Challenges and opportunities

Last changed: 17 March 2021
Insects on bread

As it looks today, the development of the food system is going in several seriously unsustainable directions with major negative effects on both human health and ecosystems.

Human health and environmental effects

After food security – i.e. people's access to sufficient quantities and sufficiently nutritious food - has long increased steadily, the situation has deteriorated in recent years, mainly due to conflicts and climate change.

Two billion people lack food security today. Nearly 700 million people are malnourished due to chronic hunger, and close to 300 million people suffer from acute hunger. Half of the acutely hungry have been added in 2020 due to the consequences of the Covid-19 pandemic.

At the same time, overweight and obesity are increasing in almost every country in the world. Approximately 2 billion people on a global level, and about every second Swede, are overweight or obese.

One third of the world's population is malnourished today - that is, either malnourished or super natured. If we do not succeed in reversing the trend, that figure could double in the next ten years. Malnutrition in all its forms affects both low- and high-income countries. This means that economic growth is not the only solution - other solutions are needed.

Another important link between food and health is antibiotic resistance, which is one of the biggest threats to development, global health and food security today. More than half of the amount of antibiotics used globally today is used in agricultural animal husbandry. Often as a way to increase the growth of healthy animals rather than to cure disease.

About a third of global greenhouse gas emissions come from the food system, which is also the largest consumer of fresh water and the main cause of eutrophication and land use change. Food production and consumption also cause large losses of biodiversity and ecosystem services due to severe pressure on marine resources and the use of new land for cultivation and animal husbandry, to name a few examples.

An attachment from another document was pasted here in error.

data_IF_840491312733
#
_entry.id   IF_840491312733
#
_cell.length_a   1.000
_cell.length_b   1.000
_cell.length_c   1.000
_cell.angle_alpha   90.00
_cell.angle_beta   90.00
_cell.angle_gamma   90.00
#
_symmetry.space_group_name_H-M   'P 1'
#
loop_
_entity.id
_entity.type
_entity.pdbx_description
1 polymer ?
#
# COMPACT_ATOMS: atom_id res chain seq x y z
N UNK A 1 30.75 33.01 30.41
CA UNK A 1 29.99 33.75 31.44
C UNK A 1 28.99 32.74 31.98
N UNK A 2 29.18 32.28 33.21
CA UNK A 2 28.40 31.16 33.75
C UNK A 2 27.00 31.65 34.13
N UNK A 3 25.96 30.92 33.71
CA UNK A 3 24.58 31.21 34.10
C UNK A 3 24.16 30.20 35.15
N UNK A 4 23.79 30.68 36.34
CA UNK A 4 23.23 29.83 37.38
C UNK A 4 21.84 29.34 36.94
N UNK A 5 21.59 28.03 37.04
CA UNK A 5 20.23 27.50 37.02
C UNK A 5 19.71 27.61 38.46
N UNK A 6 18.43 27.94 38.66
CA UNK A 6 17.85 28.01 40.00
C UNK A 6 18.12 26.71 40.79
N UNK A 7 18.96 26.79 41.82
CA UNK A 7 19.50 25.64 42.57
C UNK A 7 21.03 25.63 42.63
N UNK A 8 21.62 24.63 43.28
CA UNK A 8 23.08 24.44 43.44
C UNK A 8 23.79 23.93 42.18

These very large effects that the food system has on the climate and ecosystems risk receding as they can reduce the opportunities to produce food at all, which jeopardises the very basic conditions for human food supply.

An unsustainable waste

One third of all food produced globally is lost in the line between earth and table. This waste means that all the impact and all resource use that has taken place along the entire production chain has been of no use. This result in financial losses in the form of, for example, reduced income and poorer yields in handling and processing. It also means lost calories and nutrition.

The later in the chain food is discarded and the more resources the production has required, the worse. Animal products generally require more resources along the production chain than vegetables. There is a difference between high-income countries and low-income countries in what is wasted. In low-income countries, there is the most loss in the link between agriculture and up to trade. In high-income countries, most of the loss from trade to consumption occurs.

It can also be said that all this waste becomes another driving force for increased production - production of food that is discarded!

The challenges also lie in the opportunities

Achieving sustainable food production and consumption is central to achieving the goals of Agenda 2030. The fact that many of the challenges of achieving sustainable development exist in the food systems also means that this is where many solutions exist.

The food system is of great importance to countries' economies. Many people get their livelihood in the system. One third of the world's people work in agriculture, in many low - income countries as many as 60 percent.

The food system plays a major role for us humans in terms of health, culture and social context. Access to food is also important for peace and stability - we were reminded of this when the UN World Food Program was awarded the 2020 Nobel Peace Prize.

In order for the global food system to be sustainable and provide food and good nutrition to everyone, it needs to be transformed. It requires major societal changes and a major shift in production and consumption - locally, regionally, nationally and globally.


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